Opera Profile: Kaija Saariaho’s ‘Émilie’

By John Vandevert
(PC: JP Maurin)

Émilie is a 75-minute, nine-scene opera by the Finnish composer Kaija Saariaho which takes its plot from the historical figure Marquise Émilie du Châtelet (1706-1749), polyglot and mistress to famous French philosopher François-Marie Arouet (or Voltaire).

The work, while its own opera, is to be considered related to Saariaho’s 2006 oratorio La Passion de Simone. The work has remained on-stage, in 2020 being performed at Peabody Conservatory by Elizabeth Futral.

Foregrounding Chatelet’s difficulties in navigating her intellectual development with her romantic interests, the opera takes her promotion of Isaac Newton’s discoveries and places it against the fact that she died in childbirth. Having literally become a symbol of the sacrifice women must endure at the hands of nature, Sarriaho cast the woman as someone stuck in between worlds. Even though Chatelet loved the fine things in life, she also loved to deepen her intelligence. Thus, she was being held between two worlds that seemed to pull her in opposite directions.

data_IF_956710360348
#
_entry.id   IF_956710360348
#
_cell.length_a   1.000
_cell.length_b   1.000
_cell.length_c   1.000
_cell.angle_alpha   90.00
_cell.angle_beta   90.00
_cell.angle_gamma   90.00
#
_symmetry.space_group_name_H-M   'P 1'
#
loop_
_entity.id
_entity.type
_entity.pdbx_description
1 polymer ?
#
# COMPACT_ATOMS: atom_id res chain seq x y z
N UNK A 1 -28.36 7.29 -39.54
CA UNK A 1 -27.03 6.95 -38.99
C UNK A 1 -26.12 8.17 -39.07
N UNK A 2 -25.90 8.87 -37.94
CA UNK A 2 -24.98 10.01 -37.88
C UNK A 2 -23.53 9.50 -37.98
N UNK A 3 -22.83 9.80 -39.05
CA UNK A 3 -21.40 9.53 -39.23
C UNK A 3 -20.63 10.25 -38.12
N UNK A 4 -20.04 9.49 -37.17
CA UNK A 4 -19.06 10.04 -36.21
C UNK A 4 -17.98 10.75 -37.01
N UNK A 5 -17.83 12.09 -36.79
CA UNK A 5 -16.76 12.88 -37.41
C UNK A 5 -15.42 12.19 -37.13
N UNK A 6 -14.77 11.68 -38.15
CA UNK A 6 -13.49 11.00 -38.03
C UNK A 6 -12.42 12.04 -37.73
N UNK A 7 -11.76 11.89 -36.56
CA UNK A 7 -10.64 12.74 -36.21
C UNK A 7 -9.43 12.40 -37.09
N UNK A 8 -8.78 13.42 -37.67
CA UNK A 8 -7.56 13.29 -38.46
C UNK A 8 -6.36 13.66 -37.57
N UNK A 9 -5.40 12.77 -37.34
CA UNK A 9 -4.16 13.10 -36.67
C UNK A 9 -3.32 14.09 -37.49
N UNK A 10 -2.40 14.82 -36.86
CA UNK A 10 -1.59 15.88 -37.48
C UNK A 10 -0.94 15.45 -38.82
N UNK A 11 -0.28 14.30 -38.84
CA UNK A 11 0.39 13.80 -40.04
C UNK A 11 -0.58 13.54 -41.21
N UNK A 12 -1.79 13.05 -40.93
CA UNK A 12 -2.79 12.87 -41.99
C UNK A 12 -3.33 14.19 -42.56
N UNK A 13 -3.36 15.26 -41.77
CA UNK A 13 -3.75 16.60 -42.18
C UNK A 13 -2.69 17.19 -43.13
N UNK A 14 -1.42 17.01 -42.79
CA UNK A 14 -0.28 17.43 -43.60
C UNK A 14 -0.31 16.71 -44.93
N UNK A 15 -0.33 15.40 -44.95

The opera was written in 2008, although conceptions about a soprano-only work started as early as 1998. The work began by preparing the libretto, written by Lebanese-French librettist Amin Maalouf. Musically, the harpsichord plays a leading role as it echoes the conventional instrumentation that most 18th-century French elites would have heard and had access to during the period. It also acts as the voice of Chatelet via the use of real-time electronic manipulation.

It had its premiere in 2011 at the Spoleto Festival alongside other notable composers like Gian Carlo Menotti and Wolfgang “Amadeus” Mozart. Reviewers raved about the work’s innovative look at the complex relationship between mankind and nature, The New York Times writing it was “a tour de force for soprano” as the soprano is forced to practically sing without end for 75 minutes. Other reviewers were also wowed by the work.



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